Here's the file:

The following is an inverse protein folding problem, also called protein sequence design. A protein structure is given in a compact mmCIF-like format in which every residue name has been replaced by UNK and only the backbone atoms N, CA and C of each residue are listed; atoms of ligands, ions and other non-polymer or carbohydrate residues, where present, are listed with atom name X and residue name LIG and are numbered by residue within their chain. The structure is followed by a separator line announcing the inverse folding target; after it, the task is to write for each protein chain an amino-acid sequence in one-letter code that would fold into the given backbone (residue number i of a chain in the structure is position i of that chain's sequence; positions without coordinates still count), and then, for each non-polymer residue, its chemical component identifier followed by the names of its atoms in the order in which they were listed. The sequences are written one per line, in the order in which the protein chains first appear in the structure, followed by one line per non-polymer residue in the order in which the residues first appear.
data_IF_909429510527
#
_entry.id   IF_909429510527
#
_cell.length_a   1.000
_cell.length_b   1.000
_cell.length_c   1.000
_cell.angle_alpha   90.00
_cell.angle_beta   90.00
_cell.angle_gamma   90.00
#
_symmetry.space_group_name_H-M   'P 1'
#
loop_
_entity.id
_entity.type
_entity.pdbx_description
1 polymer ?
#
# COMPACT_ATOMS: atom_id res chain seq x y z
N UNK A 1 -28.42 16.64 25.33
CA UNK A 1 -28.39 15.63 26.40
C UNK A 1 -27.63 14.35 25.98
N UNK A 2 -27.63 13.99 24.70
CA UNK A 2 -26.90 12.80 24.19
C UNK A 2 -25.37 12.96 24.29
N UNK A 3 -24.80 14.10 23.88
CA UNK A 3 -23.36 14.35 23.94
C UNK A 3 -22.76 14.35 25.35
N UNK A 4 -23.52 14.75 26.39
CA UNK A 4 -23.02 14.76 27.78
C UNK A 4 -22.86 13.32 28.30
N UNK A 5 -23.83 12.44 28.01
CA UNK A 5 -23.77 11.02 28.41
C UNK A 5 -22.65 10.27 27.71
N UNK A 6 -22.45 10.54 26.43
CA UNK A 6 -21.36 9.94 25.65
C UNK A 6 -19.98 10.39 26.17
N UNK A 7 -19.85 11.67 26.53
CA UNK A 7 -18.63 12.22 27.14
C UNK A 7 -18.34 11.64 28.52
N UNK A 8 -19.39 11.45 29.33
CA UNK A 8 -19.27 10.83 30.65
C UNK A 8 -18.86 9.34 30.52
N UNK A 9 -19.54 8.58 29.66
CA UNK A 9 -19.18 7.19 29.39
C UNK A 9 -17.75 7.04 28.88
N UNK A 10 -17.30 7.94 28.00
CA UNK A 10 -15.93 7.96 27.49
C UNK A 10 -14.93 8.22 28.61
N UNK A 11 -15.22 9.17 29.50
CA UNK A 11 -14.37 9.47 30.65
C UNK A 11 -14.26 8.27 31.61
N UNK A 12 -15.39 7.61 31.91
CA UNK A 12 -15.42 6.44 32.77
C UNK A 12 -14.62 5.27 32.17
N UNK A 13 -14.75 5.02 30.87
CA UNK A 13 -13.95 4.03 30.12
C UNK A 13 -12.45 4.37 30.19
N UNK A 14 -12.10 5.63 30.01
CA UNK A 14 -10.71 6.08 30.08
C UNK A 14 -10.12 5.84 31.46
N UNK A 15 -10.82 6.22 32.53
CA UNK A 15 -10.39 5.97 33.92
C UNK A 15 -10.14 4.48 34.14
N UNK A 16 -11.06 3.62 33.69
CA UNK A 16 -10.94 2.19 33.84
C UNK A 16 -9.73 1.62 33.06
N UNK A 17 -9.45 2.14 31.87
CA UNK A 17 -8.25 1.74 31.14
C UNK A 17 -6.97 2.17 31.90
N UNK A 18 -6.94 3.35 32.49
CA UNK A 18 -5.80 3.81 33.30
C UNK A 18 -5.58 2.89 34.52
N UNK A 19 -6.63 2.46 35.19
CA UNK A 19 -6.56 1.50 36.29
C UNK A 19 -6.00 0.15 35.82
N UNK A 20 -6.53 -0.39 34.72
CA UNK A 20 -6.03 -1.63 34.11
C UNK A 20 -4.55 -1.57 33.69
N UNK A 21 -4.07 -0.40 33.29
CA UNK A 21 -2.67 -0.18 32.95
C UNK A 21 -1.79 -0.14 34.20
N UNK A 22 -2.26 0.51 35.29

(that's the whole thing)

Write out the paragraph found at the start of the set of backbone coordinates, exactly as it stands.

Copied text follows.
The following is an inverse protein folding problem, also called protein sequence design. A protein structure is given in a compact mmCIF-like format in which every residue name has been replaced by UNK and only the backbone atoms N, CA and C of each residue are listed; atoms of ligands, ions and other non-polymer or carbohydrate residues, where present, are listed with atom name X and residue name LIG and are numbered by residue within their chain. The structure is followed by a separator line announcing the inverse folding target; after it, the task is to write for each protein chain an amino-acid sequence in one-letter code that would fold into the given backbone (residue number i of a chain in the structure is position i of that chain's sequence; positions without coordinates still count), and then, for each non-polymer residue, its chemical component identifier followed by the names of its atoms in the order in which they were listed. The sequences are written one per line, in the order in which the protein chains first appear in the structure, followed by one line per non-polymer residue in the order in which the residues first appear.